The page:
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'Bad Company' takes plot from other films

Posted: Thursday, June 06, 2002

Terrorists obtain a stray nuke and easily smuggle it into the United States, where they intend to detonate it for no rational reason other than providing a crisis for CIA agents to defuse in a Hollywood action flick.

Didn't we just see this in ''The Sum of All Fears?''

A week after that nightmare-scenario thriller comes its flighty, frivolous cousin ''Bad Company,'' pairing Anthony Hopkins and Chris Rock in a moderately entertaining action comedy.

The two leads draw a decent amount of laughs out of the predictable collision of Rock's loudmouth persona and Hopkins' straight-man reserve. The comedy makes up somewhat for the tepid, unimaginative action, a collection of stunts, chases and shootouts that are surprisingly commonplace considering ''Bad Company'' comes from Hollywood blast-master Jerry Bruckheimer, teaming for the first time with showy director Joel Schumacher.

''Bad Company'' is the latest arrival from a batch of terrorist movies postponed last year after the Sept. 11 attacks.

More so than Arnold Schwarzenegger's comic-book terrorism romp ''Collateral Damage,'' ''Bad Company'' is one whose delay was compulsory. Despite the movie's laugh factor, the images of pursuit and mayhem around the landmarks of Manhattan, ground zero for the film's villains, would have been too vexing for most viewers so soon after the destruction of the World Trade Center.

Even now, moments of ''Bad Company'' conjure disagreeable recollections of the Sept. 11 chaos. It's nothing that would fully deflate a comic caper where everyone knows the good guys will prevail, but the discomfit is enough to jerk audiences out of the story here and there.

Hopkins plays CIA honcho Gaylord Oakes, a man who has subsumed his life to the cause. His fellow agents are Oakes' family, namely, cool and cultured spy Kevin Pope (Rock), intermediary on a critical deal to obtain a stray nuclear device from a Russian black marketeer (Peter Stormare) before terrorists get their hands on it.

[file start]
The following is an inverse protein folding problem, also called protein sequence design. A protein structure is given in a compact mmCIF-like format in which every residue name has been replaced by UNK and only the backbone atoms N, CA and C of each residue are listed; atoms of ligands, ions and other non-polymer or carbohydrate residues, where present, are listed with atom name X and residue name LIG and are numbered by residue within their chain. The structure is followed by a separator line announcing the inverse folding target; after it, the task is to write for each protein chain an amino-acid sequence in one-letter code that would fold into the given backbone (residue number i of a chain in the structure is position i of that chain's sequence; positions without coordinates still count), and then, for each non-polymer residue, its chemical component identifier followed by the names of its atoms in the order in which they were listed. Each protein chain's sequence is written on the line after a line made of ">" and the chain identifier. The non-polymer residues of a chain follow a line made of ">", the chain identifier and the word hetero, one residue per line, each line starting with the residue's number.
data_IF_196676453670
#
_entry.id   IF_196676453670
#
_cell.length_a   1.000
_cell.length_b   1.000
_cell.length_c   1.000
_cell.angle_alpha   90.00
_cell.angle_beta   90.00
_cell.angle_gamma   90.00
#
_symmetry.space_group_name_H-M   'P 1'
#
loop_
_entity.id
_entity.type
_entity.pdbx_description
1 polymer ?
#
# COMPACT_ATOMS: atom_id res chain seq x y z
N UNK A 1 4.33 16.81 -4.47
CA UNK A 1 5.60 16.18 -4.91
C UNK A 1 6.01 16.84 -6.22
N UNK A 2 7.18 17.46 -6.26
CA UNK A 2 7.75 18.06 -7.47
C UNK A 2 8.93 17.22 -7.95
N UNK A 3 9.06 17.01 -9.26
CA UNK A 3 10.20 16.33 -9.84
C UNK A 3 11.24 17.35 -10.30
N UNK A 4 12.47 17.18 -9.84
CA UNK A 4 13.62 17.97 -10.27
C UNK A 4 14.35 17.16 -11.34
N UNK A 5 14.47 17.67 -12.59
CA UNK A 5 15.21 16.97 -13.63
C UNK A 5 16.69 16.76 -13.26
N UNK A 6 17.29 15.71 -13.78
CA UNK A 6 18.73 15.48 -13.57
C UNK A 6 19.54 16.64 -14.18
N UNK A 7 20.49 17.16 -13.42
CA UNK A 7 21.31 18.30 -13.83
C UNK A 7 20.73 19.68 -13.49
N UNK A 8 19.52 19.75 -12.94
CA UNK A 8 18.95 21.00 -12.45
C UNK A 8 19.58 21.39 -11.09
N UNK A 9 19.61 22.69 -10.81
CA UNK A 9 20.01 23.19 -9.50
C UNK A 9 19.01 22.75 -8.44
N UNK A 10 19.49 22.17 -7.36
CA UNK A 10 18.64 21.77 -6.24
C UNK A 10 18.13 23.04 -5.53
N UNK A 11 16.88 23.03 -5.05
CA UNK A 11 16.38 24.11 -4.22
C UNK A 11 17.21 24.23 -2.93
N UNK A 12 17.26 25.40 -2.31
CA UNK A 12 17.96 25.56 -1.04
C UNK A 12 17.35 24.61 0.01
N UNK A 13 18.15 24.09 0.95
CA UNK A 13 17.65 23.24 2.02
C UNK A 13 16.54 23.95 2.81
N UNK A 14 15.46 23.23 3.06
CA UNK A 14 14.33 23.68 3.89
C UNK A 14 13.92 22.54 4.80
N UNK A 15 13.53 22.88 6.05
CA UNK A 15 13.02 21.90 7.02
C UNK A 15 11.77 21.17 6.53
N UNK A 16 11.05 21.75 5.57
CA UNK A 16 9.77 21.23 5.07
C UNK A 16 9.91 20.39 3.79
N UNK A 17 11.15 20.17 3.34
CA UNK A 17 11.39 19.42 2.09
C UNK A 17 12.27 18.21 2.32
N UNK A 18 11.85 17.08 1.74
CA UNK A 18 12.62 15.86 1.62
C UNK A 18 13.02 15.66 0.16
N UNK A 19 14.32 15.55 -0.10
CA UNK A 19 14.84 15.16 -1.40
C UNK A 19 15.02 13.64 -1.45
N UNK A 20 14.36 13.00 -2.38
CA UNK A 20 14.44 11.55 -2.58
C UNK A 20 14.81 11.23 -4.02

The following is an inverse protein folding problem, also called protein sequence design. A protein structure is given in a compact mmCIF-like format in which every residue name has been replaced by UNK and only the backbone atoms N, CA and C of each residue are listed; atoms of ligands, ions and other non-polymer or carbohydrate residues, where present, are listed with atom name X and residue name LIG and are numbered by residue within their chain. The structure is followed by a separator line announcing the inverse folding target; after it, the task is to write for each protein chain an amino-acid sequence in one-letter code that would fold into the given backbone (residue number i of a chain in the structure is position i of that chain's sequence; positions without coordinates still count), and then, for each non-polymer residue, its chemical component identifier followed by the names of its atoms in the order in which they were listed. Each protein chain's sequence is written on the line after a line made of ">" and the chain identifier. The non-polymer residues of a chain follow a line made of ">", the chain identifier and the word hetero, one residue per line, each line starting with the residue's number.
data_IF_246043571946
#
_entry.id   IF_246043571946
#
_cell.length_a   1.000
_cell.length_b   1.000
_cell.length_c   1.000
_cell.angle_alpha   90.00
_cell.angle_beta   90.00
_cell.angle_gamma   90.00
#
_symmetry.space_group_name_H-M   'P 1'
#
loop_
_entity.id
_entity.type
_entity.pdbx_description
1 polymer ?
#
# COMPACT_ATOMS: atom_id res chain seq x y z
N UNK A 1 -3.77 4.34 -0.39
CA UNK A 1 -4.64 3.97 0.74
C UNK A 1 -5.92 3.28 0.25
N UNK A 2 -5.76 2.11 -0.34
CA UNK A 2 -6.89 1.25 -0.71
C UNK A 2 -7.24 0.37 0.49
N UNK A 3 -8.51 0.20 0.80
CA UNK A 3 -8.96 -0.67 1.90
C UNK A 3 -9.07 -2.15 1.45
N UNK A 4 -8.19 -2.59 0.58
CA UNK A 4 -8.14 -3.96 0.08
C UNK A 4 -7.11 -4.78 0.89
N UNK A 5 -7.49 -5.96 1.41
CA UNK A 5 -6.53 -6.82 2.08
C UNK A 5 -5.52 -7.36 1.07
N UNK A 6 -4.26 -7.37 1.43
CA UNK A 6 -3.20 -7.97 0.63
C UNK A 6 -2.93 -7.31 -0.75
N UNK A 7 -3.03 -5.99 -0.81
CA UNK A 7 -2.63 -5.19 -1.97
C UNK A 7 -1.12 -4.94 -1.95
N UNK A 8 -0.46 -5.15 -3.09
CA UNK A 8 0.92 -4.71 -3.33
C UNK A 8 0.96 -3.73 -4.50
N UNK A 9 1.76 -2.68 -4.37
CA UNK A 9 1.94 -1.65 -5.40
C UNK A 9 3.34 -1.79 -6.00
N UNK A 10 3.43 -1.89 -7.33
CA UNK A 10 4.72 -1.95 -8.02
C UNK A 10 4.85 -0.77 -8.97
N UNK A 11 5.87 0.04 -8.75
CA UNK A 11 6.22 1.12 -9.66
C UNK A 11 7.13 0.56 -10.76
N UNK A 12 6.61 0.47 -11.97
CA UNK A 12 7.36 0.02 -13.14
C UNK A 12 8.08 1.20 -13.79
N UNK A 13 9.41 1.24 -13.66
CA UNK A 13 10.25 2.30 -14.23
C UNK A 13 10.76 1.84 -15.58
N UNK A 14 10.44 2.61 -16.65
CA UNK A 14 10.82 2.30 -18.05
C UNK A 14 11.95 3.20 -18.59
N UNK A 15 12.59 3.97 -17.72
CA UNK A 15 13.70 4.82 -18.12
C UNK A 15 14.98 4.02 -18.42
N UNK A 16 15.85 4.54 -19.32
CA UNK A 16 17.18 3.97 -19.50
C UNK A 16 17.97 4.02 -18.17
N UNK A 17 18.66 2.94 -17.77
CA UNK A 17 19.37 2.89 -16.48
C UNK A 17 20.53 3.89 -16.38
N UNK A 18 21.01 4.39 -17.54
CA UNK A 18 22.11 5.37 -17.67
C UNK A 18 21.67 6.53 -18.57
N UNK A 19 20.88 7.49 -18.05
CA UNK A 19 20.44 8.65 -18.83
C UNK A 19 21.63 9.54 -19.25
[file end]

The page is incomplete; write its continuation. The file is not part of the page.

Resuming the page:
After Pope gets snuffed, the agency recruits his separated-at-birth identical twin, New York street hustler Jake Hayes, a character more in keeping with Rock's combination of pragmatic smarts and incendiary attitude. Oakes has nine days to transform Jake into a passable simulacrum of Pope to step in and complete the arms deal.

The filmmakers wisely imbue Jake with enough intelligence from the start that he makes the transition credibly, avoiding the plausibility gap of many fish-out-of-water tales.

''Bad Company'' is at its best early on, as Hopkins and Rock maneuver through a smarter-than-average scenario of mismatched buddies gradually feeling each other out.

Rock plays the whiny buffoon at times, but his character is refreshingly up to the challenge for the most part. Late in the game, Jake steamrolls a CIA boss with a glib stream of put-downs that would make proud John Cleese's taunting French knight in ''Monty Python and the Holy Grail.''

Through sheer, magisterial presence, Hopkins elevates a rather stereotyped role of world-weary spy master to a character with depth and genuineness. Hopkins deftly blends the cynicism of age with the steadfastness of youthful conviction, delivering with sincerity such statements of purpose as, ''I know it sounds hokey, but I honestly believe our lives are about something bigger than ourselves.''

Par for the Bruckheimer course, the production is slick almost to excess. Cinematogr-apher Darius Wolski beautifully renders the resplendent architecture of Prague, where much of ''Bad Company'' is set.

Sadly, the script lends little personality to the supporting players, including Kerry Washington as Jake's girlfriend, Garcelle Beauvais-Nilon as Kevin's woman, and Gabriel Macht and Brooke Smith as CIA operatives.

''Bad Company,'' released by Disney's Touchstone Pictures, is rated PG-13 for intense sequences of violent action, some sensuality and language. Running time: 116 minutes. Two and a half stars out of four.

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Motion Picture Association of America rating definitions:

G -- General audiences. All ages admitted.

PG -- Parental guidance suggested. Some material may not be suitable for children.

PG-13 -- Special parental guidance strongly suggested for children under 13. Some material may be inappropriate for young children.

R -- Restricted. Under 17 requires accompanying parent or adult guardian.

NC-17 -- No one under 17 admitted.



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